So by knowing your local history one can pass on the baton to another, of each one, teach one, creating a continuous or a revivalist liberation movement for our survival and self-determination in the 21st century.
    The problem of the 21st century is still “the problem of the color line”.

    Black Lives Matter! We Will Win!


    Dr. Muhammad Ahmad (Max Stanford, Jr.) has been involved in the struggle for self-determination, justice and equality since 1960 (55 years) and has taught at the college/university level for 27 years. Comments, inquiries, communication can be made through:

        “Mass Migration in the Stage of Electronics,” Rally Comrades/The Voice of the League Revolutionaries for a New America, Volume 25, Edition 2 March-April 2015, p. 1
        Henry Heller, “The Nazi Threat in the United States: Imported or Homegrown?” Monthly Review, Volume 66, Number 12, April 2015, p. 56

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    These poets from the University of Lexington, Kentucky, stopped by Academy of da Corner, 14th and Broadway, and gave a performance. They are in the Bay to perform. Marvin X was happy to meet people from his father's land, Kentucky. "We grew up eating rice, not grits!" the  Master poet said.

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    Oakland: More than a hundred gather for vigil for 30-year-old shot, killed by police

    By David DeBolt
    Posted:   06/12/2015
    More than 100 people gathered in Oakland on June 12, 2015, for a evening vigil at Lakeshore Avenue and Lake Park, the site where police shot and killed
    More than 100 people gathered in Oakland on June 12, 2015, for a evening vigil at Lakeshore Avenue and Lake Park, the site where police shot and killed 30-year-old Demouria Hogg. (David DeBolt/Bay Area News Group)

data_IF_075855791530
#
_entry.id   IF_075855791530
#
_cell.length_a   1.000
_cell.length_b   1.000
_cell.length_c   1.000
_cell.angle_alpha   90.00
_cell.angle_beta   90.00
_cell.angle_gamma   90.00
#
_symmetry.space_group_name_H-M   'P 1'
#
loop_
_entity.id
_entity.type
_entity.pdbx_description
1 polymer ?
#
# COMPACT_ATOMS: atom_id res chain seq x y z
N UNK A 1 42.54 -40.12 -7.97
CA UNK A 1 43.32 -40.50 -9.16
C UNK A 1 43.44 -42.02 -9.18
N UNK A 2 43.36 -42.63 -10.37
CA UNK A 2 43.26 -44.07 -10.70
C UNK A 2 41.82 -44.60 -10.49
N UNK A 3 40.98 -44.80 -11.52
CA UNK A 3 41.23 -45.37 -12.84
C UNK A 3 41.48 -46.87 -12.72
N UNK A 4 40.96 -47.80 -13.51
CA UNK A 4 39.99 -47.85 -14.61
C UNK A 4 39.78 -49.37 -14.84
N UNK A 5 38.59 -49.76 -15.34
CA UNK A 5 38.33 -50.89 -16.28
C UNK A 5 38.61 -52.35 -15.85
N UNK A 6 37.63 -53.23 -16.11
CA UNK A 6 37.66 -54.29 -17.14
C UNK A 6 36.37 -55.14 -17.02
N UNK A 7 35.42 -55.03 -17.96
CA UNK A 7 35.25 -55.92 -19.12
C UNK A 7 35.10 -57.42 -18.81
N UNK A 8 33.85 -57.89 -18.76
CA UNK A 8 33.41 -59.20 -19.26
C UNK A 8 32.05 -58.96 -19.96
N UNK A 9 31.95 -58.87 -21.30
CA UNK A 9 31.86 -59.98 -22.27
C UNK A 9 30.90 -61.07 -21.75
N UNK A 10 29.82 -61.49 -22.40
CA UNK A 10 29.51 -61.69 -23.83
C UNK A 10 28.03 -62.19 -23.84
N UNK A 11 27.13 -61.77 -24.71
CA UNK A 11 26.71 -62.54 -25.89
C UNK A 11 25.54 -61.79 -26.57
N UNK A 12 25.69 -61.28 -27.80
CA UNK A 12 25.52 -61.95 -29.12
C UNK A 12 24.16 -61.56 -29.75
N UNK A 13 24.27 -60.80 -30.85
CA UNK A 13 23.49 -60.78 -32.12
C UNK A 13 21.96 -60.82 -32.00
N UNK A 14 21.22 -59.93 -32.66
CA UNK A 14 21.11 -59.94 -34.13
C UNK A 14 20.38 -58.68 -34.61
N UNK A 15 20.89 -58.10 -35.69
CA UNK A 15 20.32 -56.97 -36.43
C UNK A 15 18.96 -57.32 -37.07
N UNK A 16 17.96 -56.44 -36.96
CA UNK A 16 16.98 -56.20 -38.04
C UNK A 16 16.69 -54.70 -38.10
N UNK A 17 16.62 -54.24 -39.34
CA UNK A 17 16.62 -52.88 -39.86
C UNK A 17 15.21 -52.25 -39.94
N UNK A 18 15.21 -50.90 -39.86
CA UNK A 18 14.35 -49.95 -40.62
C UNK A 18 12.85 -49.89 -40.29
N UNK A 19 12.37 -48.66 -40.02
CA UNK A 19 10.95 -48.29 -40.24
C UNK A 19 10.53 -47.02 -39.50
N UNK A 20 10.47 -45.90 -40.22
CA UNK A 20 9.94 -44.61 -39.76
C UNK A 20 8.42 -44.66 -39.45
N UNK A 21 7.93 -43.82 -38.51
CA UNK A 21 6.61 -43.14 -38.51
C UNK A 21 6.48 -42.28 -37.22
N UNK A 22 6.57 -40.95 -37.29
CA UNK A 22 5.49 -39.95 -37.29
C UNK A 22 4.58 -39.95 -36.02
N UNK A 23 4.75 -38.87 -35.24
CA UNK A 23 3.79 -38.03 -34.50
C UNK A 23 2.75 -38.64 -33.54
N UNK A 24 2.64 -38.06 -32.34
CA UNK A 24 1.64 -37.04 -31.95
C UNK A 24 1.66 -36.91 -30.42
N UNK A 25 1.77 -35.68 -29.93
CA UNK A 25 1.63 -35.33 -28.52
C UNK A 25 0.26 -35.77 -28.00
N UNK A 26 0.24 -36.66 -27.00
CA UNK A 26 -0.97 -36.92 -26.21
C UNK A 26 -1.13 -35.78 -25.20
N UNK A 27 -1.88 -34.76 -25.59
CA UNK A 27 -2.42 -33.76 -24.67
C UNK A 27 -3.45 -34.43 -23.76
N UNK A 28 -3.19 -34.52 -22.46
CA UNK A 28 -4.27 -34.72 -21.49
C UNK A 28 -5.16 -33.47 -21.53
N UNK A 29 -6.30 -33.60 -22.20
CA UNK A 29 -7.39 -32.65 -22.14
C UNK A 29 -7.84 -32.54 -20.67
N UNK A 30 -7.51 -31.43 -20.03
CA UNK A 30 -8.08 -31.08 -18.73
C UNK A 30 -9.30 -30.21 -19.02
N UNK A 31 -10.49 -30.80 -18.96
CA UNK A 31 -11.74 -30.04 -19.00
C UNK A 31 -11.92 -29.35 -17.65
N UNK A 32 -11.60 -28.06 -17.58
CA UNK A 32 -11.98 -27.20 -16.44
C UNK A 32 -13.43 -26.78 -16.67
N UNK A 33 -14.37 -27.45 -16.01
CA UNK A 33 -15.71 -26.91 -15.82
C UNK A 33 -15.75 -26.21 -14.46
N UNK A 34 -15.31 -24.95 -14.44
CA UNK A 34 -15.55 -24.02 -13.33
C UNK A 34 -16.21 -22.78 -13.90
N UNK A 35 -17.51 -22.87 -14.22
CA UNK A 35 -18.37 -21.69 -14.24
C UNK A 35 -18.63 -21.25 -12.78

OAKLAND -- More than a hundred people gathered Friday evening on Lakeshore Avenue at the site of where police shot and killed 30-year-old Demouria Hogg. 

    The vigil organized by the Anti Police-Terror Project drew family, friends and supporters to the busy shopping district along Lakeshore Avenue at Lake Park Avenue for a peaceful protest.
    Organizers took over the intersection at 6:30 p.m. and traffic on Lakeshore Avenue came to standstill and the Interstate 580 westbound off-ramp was backed up as protesters locked arms around a makeshift replica of the vehicle Hogg was found sleeping in. 

    Once attendees took the street, they had a moment of silence for Hogg. Activists planned on blocking the intersection until sundown.
    More than 100 people gathered in Oakland on June 12, 2015, for a evening vigil on Lakeshore Avenue and Lake Park, the site where police shot and killed
    More than 100 people gathered in Oakland on June 12, 2015, for a evening vigil on Lakeshore Avenue and Lake Park, the site where police shot and killed 30-year-old Demouria Hogg. (David DeBolt/Bay Area News Group)
    "This is where they murdered him, this is the street we'll hold," said activist Cat Brooks.
     Attendees heard from Hogg's family and relatives of other people killed in officer-involved shootings.
    They're demanding that police release any footage that captured the shooting and police or coroners reports. Relatives also demand that an independent investigator be brought in to investigate the fatal shooting.